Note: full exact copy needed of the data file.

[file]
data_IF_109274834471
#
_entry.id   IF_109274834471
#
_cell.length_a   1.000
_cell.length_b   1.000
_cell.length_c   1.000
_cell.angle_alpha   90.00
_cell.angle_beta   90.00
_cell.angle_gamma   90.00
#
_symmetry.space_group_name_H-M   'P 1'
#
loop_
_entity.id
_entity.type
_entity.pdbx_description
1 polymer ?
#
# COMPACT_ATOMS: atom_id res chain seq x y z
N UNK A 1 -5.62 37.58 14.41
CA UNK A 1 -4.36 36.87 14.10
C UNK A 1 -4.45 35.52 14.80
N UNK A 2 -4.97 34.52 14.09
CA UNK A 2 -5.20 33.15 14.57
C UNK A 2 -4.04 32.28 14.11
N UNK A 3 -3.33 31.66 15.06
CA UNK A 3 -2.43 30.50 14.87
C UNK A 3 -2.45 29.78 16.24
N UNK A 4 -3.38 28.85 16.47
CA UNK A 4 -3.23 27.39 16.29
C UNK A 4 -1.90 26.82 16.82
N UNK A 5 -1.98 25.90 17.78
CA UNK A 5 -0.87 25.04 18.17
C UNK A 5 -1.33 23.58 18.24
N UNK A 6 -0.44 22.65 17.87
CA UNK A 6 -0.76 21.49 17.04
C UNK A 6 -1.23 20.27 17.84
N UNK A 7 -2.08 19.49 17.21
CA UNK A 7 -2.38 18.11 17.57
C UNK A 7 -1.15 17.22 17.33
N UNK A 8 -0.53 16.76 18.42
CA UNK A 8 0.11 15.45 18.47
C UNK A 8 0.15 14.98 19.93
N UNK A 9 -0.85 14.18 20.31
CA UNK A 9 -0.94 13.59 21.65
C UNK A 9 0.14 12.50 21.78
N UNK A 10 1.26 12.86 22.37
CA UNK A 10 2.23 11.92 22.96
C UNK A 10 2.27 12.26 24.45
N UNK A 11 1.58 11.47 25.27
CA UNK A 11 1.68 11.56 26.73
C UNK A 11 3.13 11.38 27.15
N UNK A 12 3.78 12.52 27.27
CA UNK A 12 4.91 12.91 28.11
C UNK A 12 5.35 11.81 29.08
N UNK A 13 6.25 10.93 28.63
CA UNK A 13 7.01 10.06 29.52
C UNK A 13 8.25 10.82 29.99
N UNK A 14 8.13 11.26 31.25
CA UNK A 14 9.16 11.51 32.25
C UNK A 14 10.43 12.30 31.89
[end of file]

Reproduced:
data_IF_109274834471
#
_entry.id   IF_109274834471
#
_cell.length_a   1.000
_cell.length_b   1.000
_cell.length_c   1.000
_cell.angle_alpha   90.00
_cell.angle_beta   90.00
_cell.angle_gamma   90.00
#
_symmetry.space_group_name_H-M   'P 1'
#
loop_
_entity.id
_entity.type
_entity.pdbx_description
1 polymer ?
#
# COMPACT_ATOMS: atom_id res chain seq x y z
N UNK A 1 -5.62 37.58 14.41
CA UNK A 1 -4.36 36.87 14.10
C UNK A 1 -4.45 35.52 14.80
N UNK A 2 -4.97 34.52 14.09
CA UNK A 2 -5.20 33.15 14.57
C UNK A 2 -4.04 32.28 14.11
N UNK A 3 -3.33 31.66 15.06
CA UNK A 3 -2.43 30.50 14.87
C UNK A 3 -2.45 29.78 16.24
N UNK A 4 -3.38 28.85 16.47
CA UNK A 4 -3.23 27.39 16.29
C UNK A 4 -1.90 26.82 16.82
N UNK A 5 -1.98 25.90 17.78
CA UNK A 5 -0.87 25.04 18.17
C UNK A 5 -1.33 23.58 18.24
N UNK A 6 -0.44 22.65 17.87
CA UNK A 6 -0.76 21.49 17.04
C UNK A 6 -1.23 20.27 17.84
N UNK A 7 -2.08 19.49 17.21
CA UNK A 7 -2.38 18.11 17.57
C UNK A 7 -1.15 17.22 17.33
N UNK A 8 -0.53 16.76 18.42
CA UNK A 8 0.11 15.45 18.47
C UNK A 8 0.15 14.98 19.93
N UNK A 9 -0.85 14.18 20.31
CA UNK A 9 -0.94 13.59 21.65
C UNK A 9 0.14 12.50 21.78
N UNK A 10 1.26 12.86 22.37
CA UNK A 10 2.23 11.92 22.96
C UNK A 10 2.27 12.26 24.45
N UNK A 11 1.58 11.47 25.27
CA UNK A 11 1.68 11.56 26.73
C UNK A 11 3.13 11.38 27.15
N UNK A 12 3.78 12.52 27.27
CA UNK A 12 4.91 12.91 28.11
C UNK A 12 5.35 11.81 29.08
N UNK A 13 6.25 10.93 28.63
CA UNK A 13 7.01 10.06 29.52
C UNK A 13 8.25 10.82 29.99
N UNK A 14 8.13 11.26 31.25
CA UNK A 14 9.16 11.51 32.25
C UNK A 14 10.43 12.30 31.89